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Dell's Long and Winding Road

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Remember, it is Michael Dell's name that appears on every one of those machines that sit atop desks all over the world.

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"You left me standing here, a long long time ago
Don't leave me waiting here
Lead me to your door"
-The Long And Winding Road (The Beatles)



"The Long and Winding Road" was The Beatles' last number-one song in the United States. It also happens to be yours truly's favorite Beatles' tune as well. I heard it this morning and it got me thinking about the market in general and Dell (DELL) specifically.

Dell: A $56 stock in 2000 that traded down to $19 a year later. It went back up to $40 in 2004 until bottoming out around $20 again in the fall of 2006. That would constitute both "long" and "winding" in my book.

But it is my belief that the worst is over for this household name. The impetus for change began when Michael Dell took the reins away from embattled CEO Kevin Rollins earlier this year. Although, unfortunately, it is always about the money, in the case of Dell I think it was about a bit more.

Remember, it is Michael Dell's name that appears on every one of those machines that sit atop desks all over the world. At the time of his return, sentiment for the company could not have been worse - both from a consumer perspective as well as from Wall Street's. Michael Dell was wealthy enough to remain on the sidelines, but I believe this became a legacy issue for him. He was not going to allow the company he founded in 1984 to go quietly into the night.

Since then things at Dell seem to be on the upswing. In May it announced that it would begin to sell two desktop models through Wal-Mart (WMT). This is a bit of a seismic shift for a company that saw a lion's share of their revenue come from corporations. And the stock price has not disappointed either, seeing a nice move up to $28 after trading around $22 earlier this spring. Plus, Dell seems to have a tailwind on the global demand side. Worldwide 2nd quarter PC shipments were around 61.1M units, up about 12% year over year. Hewlett Packard (HPQ) still holds the number-one spot with about 18.2% of worldwide shipments, but Dell is a close second with about 15% market share.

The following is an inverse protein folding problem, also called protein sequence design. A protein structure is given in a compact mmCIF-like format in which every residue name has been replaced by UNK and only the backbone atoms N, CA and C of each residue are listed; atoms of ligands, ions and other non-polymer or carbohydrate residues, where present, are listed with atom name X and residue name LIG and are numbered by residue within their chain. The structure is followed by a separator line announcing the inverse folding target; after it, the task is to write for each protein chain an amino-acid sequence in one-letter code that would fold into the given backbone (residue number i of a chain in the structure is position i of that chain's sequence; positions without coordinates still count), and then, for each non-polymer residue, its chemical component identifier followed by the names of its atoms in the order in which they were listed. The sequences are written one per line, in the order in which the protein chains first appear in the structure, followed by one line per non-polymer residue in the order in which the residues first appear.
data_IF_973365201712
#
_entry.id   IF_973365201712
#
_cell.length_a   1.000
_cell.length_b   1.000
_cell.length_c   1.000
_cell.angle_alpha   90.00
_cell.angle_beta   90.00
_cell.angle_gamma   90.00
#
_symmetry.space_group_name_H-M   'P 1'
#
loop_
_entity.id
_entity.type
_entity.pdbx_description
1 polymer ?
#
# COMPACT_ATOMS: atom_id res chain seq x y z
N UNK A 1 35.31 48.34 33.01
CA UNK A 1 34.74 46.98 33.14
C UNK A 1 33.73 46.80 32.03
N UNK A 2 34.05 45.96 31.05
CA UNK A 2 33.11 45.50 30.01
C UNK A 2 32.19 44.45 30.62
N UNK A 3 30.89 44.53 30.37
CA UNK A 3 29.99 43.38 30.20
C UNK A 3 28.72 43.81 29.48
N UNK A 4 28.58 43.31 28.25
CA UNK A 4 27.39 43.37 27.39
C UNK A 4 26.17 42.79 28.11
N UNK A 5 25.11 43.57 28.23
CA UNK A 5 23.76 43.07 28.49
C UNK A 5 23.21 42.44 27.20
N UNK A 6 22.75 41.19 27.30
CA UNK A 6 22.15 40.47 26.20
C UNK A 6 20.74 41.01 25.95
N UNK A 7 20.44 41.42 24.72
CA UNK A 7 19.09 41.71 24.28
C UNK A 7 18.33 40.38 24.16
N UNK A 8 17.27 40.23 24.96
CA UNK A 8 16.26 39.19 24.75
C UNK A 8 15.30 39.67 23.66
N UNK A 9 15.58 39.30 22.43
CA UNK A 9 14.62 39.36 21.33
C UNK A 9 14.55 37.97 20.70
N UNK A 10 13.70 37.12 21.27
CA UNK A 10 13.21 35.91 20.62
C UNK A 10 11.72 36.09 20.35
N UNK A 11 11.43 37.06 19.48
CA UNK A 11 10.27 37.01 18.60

Although not heavily-shorted on a percentage of float basis, I do think Dell has been widely under owned by the large institutions of the world. Just yesterday Dell was initiated a buy at Bank of America (BAC) with a $35 price target. Dell is due to report on or around August 30, and with the histrionics of the market recently a lot can still happen. But I believe Dell should be firmly on my radar screen as I see more good than bad down the road, which has truly been both long and winding.
No positions in stocks mentioned.

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